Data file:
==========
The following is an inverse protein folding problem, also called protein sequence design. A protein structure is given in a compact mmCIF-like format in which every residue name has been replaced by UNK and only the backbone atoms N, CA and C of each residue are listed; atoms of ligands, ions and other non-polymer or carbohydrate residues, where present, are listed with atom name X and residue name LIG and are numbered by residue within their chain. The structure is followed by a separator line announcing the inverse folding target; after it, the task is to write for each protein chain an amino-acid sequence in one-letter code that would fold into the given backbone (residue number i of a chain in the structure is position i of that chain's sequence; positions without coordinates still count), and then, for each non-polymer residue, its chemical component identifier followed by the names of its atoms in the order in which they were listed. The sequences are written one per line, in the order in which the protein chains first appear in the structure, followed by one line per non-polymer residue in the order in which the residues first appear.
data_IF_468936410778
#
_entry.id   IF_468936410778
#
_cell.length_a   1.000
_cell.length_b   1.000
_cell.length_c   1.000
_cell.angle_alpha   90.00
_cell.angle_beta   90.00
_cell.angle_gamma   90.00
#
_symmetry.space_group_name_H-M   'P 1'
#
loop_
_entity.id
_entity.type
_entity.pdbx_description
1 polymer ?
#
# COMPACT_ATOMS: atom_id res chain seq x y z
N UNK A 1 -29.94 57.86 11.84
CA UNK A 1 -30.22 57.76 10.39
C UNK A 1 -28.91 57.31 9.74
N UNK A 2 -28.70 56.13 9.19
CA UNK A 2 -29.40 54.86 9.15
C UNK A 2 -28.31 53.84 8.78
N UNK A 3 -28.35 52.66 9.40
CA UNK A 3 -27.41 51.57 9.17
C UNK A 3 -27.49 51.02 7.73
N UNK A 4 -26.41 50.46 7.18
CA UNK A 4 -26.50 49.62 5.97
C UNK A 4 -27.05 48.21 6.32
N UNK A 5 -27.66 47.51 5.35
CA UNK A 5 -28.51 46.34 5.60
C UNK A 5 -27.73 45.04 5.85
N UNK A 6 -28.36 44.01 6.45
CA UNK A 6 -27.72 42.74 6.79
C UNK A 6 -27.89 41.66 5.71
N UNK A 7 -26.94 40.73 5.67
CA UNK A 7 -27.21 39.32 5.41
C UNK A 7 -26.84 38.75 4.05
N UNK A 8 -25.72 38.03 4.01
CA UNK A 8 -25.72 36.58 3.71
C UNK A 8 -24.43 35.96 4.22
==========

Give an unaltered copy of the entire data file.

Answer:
The following is an inverse protein folding problem, also called protein sequence design. A protein structure is given in a compact mmCIF-like format in which every residue name has been replaced by UNK and only the backbone atoms N, CA and C of each residue are listed; atoms of ligands, ions and other non-polymer or carbohydrate residues, where present, are listed with atom name X and residue name LIG and are numbered by residue within their chain. The structure is followed by a separator line announcing the inverse folding target; after it, the task is to write for each protein chain an amino-acid sequence in one-letter code that would fold into the given backbone (residue number i of a chain in the structure is position i of that chain's sequence; positions without coordinates still count), and then, for each non-polymer residue, its chemical component identifier followed by the names of its atoms in the order in which they were listed. The sequences are written one per line, in the order in which the protein chains first appear in the structure, followed by one line per non-polymer residue in the order in which the residues first appear.
data_IF_468936410778
#
_entry.id   IF_468936410778
#
_cell.length_a   1.000
_cell.length_b   1.000
_cell.length_c   1.000
_cell.angle_alpha   90.00
_cell.angle_beta   90.00
_cell.angle_gamma   90.00
#
_symmetry.space_group_name_H-M   'P 1'
#
loop_
_entity.id
_entity.type
_entity.pdbx_description
1 polymer ?
#
# COMPACT_ATOMS: atom_id res chain seq x y z
N UNK A 1 -29.94 57.86 11.84
CA UNK A 1 -30.22 57.76 10.39
C UNK A 1 -28.91 57.31 9.74
N UNK A 2 -28.70 56.13 9.19
CA UNK A 2 -29.40 54.86 9.15
C UNK A 2 -28.31 53.84 8.78
N UNK A 3 -28.35 52.66 9.40
CA UNK A 3 -27.41 51.57 9.17
C UNK A 3 -27.49 51.02 7.73
N UNK A 4 -26.41 50.46 7.18
CA UNK A 4 -26.50 49.62 5.97
C UNK A 4 -27.05 48.21 6.32
N UNK A 5 -27.66 47.51 5.35
CA UNK A 5 -28.51 46.34 5.60
C UNK A 5 -27.73 45.04 5.85
N UNK A 6 -28.36 44.01 6.45
CA UNK A 6 -27.72 42.74 6.79
C UNK A 6 -27.89 41.66 5.71
N UNK A 7 -26.94 40.73 5.67
CA UNK A 7 -27.21 39.32 5.41
C UNK A 7 -26.84 38.75 4.05
N UNK A 8 -25.72 38.03 4.01
CA UNK A 8 -25.72 36.58 3.71
C UNK A 8 -24.43 35.96 4.22